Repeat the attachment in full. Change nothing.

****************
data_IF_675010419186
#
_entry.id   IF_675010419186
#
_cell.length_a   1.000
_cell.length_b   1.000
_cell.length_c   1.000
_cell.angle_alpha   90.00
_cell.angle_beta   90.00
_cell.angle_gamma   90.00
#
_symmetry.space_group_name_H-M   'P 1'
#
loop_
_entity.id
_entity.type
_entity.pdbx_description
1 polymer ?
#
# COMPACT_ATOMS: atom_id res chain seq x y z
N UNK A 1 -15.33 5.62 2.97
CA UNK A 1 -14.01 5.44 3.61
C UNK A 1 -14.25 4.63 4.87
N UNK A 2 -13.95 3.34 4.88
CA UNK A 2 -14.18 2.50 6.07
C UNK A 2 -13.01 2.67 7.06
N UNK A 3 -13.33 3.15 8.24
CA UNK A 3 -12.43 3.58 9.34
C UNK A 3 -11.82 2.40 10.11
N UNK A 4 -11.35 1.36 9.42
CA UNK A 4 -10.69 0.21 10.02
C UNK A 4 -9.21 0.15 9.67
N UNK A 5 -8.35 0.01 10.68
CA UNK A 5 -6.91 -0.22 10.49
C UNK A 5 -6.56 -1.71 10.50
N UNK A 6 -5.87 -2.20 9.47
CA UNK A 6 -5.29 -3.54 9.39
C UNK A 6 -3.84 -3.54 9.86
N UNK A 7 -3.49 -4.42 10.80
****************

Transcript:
data_IF_675010419186
#
_entry.id   IF_675010419186
#
_cell.length_a   1.000
_cell.length_b   1.000
_cell.length_c   1.000
_cell.angle_alpha   90.00
_cell.angle_beta   90.00
_cell.angle_gamma   90.00
#
_symmetry.space_group_name_H-M   'P 1'
#
loop_
_entity.id
_entity.type
_entity.pdbx_description
1 polymer ?
#
# COMPACT_ATOMS: atom_id res chain seq x y z
N UNK A 1 -15.33 5.62 2.97
CA UNK A 1 -14.01 5.44 3.61
C UNK A 1 -14.25 4.63 4.87
N UNK A 2 -13.95 3.34 4.88
CA UNK A 2 -14.18 2.50 6.07
C UNK A 2 -13.01 2.67 7.06
N UNK A 3 -13.33 3.15 8.24
CA UNK A 3 -12.43 3.58 9.34
C UNK A 3 -11.82 2.40 10.11
N UNK A 4 -11.35 1.36 9.42
CA UNK A 4 -10.69 0.21 10.02
C UNK A 4 -9.21 0.15 9.67
N UNK A 5 -8.35 0.01 10.68
CA UNK A 5 -6.91 -0.22 10.49
C UNK A 5 -6.56 -1.71 10.50
N UNK A 6 -5.87 -2.20 9.47
CA UNK A 6 -5.29 -3.54 9.39
C UNK A 6 -3.84 -3.54 9.86
N UNK A 7 -3.49 -4.42 10.80